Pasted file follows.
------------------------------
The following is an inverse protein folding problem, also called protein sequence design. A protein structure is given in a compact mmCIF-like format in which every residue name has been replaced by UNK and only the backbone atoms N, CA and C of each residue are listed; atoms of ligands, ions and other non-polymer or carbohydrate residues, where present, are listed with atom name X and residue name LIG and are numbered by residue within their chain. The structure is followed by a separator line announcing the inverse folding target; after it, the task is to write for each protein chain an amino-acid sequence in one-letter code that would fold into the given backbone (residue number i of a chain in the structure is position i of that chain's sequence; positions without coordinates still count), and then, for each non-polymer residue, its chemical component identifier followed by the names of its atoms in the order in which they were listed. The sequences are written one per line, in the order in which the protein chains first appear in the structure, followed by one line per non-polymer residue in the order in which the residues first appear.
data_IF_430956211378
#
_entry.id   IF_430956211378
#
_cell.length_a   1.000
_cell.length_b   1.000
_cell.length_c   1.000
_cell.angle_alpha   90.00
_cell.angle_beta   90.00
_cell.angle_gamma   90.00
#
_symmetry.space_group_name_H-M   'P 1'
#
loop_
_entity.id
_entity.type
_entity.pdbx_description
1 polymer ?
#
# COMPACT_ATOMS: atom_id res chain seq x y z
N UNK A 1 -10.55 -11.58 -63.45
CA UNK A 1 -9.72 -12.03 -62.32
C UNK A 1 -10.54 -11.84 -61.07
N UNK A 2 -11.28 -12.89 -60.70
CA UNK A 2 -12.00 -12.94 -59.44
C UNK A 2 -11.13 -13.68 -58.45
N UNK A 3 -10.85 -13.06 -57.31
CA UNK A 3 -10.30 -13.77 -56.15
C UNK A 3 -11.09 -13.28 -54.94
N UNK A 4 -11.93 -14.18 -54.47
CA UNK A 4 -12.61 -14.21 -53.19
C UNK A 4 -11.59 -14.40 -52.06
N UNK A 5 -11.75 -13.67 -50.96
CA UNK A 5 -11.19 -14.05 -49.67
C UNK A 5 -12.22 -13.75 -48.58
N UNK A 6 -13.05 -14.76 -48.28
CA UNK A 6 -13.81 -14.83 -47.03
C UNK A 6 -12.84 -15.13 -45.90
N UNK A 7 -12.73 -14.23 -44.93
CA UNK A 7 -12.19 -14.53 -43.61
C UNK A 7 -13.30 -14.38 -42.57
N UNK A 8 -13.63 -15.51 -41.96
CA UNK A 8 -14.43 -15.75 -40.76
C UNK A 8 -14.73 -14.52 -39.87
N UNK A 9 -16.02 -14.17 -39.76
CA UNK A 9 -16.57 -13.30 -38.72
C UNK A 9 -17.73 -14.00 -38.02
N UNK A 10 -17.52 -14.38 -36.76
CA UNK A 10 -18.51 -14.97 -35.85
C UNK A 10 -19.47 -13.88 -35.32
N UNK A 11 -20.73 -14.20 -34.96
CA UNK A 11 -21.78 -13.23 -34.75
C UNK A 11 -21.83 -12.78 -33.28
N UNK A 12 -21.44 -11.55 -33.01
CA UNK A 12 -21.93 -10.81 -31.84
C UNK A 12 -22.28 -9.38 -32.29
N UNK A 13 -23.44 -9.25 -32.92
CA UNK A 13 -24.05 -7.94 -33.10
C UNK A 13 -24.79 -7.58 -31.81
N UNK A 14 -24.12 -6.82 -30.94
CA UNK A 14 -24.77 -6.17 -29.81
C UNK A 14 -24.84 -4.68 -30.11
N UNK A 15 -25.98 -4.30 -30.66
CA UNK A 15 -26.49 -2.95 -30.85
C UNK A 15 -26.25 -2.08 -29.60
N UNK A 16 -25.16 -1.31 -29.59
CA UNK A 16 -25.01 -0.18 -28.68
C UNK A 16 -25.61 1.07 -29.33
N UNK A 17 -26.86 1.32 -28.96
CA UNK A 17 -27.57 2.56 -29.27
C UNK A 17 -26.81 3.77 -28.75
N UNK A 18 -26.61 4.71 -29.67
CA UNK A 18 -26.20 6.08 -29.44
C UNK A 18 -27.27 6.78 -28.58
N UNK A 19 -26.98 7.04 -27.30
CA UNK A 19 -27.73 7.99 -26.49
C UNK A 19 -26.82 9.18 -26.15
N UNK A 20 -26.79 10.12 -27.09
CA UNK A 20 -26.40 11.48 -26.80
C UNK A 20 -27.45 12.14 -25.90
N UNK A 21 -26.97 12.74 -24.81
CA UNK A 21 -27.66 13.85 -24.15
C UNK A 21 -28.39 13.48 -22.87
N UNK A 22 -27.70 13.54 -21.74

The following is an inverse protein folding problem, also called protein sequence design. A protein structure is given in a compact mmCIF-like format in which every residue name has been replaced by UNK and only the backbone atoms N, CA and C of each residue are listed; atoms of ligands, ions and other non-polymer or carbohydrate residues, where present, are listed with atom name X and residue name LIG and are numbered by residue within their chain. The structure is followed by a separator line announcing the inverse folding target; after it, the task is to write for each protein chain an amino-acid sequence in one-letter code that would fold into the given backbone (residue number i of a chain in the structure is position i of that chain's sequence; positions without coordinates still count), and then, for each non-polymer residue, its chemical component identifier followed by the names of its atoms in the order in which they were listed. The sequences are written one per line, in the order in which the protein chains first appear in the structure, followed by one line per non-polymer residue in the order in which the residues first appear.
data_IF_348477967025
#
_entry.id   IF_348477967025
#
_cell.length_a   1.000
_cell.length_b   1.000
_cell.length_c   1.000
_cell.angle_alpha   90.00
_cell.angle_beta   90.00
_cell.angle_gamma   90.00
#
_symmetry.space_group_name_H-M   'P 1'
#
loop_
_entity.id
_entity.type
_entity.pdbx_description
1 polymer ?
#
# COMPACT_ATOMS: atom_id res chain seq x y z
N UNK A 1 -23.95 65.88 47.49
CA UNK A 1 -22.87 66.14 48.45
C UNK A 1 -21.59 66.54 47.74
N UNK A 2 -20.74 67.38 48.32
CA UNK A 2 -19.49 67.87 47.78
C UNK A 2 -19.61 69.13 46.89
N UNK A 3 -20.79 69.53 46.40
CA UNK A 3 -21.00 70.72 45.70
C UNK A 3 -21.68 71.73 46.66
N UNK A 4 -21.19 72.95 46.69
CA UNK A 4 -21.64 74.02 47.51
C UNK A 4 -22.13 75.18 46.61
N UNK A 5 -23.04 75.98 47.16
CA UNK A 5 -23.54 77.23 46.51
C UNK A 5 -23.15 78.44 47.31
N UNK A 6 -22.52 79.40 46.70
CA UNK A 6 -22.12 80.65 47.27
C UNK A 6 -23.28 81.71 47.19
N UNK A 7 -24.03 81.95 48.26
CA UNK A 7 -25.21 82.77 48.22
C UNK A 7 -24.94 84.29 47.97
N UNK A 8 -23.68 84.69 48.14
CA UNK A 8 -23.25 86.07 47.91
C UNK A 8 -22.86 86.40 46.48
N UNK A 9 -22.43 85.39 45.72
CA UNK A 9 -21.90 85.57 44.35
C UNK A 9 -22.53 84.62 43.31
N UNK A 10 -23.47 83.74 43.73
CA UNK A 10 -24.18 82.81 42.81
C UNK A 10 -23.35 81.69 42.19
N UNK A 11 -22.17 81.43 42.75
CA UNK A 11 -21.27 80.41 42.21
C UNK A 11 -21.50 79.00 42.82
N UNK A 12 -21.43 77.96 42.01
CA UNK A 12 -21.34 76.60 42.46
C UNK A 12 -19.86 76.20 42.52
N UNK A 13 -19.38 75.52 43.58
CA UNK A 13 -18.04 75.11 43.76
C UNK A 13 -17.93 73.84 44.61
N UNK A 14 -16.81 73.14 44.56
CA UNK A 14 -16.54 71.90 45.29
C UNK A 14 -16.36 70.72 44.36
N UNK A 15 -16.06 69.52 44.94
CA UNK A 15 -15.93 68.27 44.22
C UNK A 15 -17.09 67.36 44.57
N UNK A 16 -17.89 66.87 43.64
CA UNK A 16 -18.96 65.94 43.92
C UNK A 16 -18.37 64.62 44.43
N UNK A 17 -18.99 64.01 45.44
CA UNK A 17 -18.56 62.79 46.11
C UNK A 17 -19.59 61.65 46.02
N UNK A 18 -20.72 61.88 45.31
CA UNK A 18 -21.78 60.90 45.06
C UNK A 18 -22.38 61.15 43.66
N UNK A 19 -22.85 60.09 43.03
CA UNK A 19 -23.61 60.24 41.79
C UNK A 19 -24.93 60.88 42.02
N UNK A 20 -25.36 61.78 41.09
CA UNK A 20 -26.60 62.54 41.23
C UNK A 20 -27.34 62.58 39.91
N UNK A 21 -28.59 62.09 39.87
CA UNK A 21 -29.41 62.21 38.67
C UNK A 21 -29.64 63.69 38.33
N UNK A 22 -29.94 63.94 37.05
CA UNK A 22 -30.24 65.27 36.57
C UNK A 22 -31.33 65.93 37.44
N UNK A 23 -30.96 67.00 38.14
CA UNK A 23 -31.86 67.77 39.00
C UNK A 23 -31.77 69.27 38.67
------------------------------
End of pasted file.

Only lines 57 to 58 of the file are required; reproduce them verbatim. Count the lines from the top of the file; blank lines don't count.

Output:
C UNK A 12 -22.28 -9.38 -32.29
N UNK A 13 -23.44 -9.25 -32.92